BRUSSELS – Europe’s automakers are lashing out at new European Union proposals designed to decarbonize the economy and encourage a shift to low- or no-emission options, calling them too focused on technology and discriminatory because they deal only with road transport.
Unveiled in a July 20 formal policy paper, the low-emission mobility strategy comes as part of the European Commission’s wider decarbonization plan. It aims to meet the EU’s 2014 commitment to slash greenhouse-gas emissions 40% by 2030 compared to 1990 levels.
The strategy includes emissions-cutting targets for 2021-2030 for a range of industrial sectors, including transport. Significantly, it targets further cuts in carbon-dioxide emissions for cars and small trucks (vans), but for the first time includes large trucks and buses. The EC is consulting on future proposals to revise CO2 emissions standards for vans and the way truck fuel-consumption and emissions standards are monitored and reported.
But the bugbear for ACEA, the European automakers’ group, is that the envisioned transport emissions improvements only are to be made on the road, when shipping and aviation also belch out carbon emissions. ACEA says in a statement it wants “a more balanced approach, addressing all modes of transport – including air, maritime and rail.”
Green group Transport & Environment agrees.
“The Commission’s plan is completely devoid of ambition on cutting emissions from aviation and shipping,” the environmental group says.
A spokesperson for the EC tells WardsAuto targeting automakers with the stiffer emissions requirements is justified.
“Since road transport is responsible for over 70% of transport greenhouse-gas emissions and much of the air pollution, action will focus on this area,” the spokesperson says. “(But) all sectors of transport can and must contribute.”
The spokesperson stresses the EC is looking at different options for revising EU laws and their potential impact, so additional demands on air and sea transport may yet be made.
“No date for the revision of the regulation has been set yet,” the spokesperson adds. “This underlines that the commission will carefully assess and any decision on future regulatory requirements would be based on an understanding of the costs and benefits.”
T&E welcomes the planned truck limits and says Europe has shown ambition on cleaner road transport plans.
“This is a good plan, but whether it works will depend on how effectively the promises are delivered,” T&E Executive Director Jos Dings says.
Green Group Demands Updated Truck Standards
T&E says Europe, where truck fuel-economy has “stagnated for 20 years,” is trailing the U.S., China, Japan and Canada in setting CO2 and fuel-efficiency norms for trucks. T&E also welcomes the EC’s pledge to link truck toll levels to fuel efficiency.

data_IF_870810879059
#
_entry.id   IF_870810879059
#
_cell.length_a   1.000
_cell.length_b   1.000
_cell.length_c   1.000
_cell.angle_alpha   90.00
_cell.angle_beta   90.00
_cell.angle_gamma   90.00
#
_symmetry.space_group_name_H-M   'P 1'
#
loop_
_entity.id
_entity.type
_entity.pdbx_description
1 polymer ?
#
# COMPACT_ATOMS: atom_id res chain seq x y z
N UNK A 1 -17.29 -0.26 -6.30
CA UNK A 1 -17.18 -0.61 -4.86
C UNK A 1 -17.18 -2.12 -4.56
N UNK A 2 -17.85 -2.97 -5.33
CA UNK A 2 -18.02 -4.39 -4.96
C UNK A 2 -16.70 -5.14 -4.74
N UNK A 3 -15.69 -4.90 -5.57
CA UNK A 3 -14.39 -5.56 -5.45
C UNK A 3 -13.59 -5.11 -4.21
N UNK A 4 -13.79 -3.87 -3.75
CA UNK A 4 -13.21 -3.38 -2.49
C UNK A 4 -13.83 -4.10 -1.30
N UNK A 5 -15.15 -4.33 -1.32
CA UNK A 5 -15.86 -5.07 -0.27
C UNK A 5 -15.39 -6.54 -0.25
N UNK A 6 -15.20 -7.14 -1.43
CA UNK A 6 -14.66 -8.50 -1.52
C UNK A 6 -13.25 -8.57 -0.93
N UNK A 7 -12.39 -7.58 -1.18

The mobility strategy aims to curb emissions by maximizing digital solutions, such as smart pricing, speeding deployment of alternative power sources (including advanced biofuels and electricity) and pushing a shift to low- and zero-emission vehicles in general.
EU legislation currently defines low-emission vehicles as having tailpipe emissions below 50 g/km and includes some plug-in hybrids, battery-electric cars and hydrogen fuel-cell vehicles.
The July 20 communication also acknowledges that to ease the switch to low-emission mobility and provide certainty for investors “the EU regulatory framework needs to change.”
Here too ACEA is unhappy, complaining most proposed binding measures relate only to new vehicle technology, ignoring other key factors that influence emissions, such as fuels, faster fleet renewal, improving infrastructure, altering driver behavior and leveraging the potential of connected and automated vehicles.
“Focusing on new vehicle technology alone will have limited environmental benefits,” ACEA Secretary General Erik Jonnaert says. “A more effective approach would seek to address the full fleet and look at how these vehicles are used.”
The EC spokesperson rejects the criticism, telling WardsAuto, “It is in the communication – all this is touched and tackled in the communication.”
Despite this, ACEA is cheered that technology neutrality – “key to supporting innovation and, thus, greater fuel-efficiency” – is enshrined in the proposals.
Roberto Vavassori, president of CLEPA, the European association of suppliers, says his group is pleased with that aspect of the communication as well.
“This will ensure that innovation will be widely spread across all promising CO2 paths, both the internal-combustion engine and alternative powertrains, including but not limited to electrification,” Vavassori says.
The EC appears ready to put its money where its mouth is, with EU funding available for R&D. But the July 20 package offers no new cash, pointing only to existing EU funding sources.
The package includes a review of the 1999 EU car-labeling directive, which requires information on fuel use and CO2 emissions be displayed next to vehicles in showrooms.
“We are currently looking into that and reviewing whether the directive sits with actual requirements” such as the way to measure emissions, the EC spokesperson says. But the Commission “will decide at a later stage what to do with that.”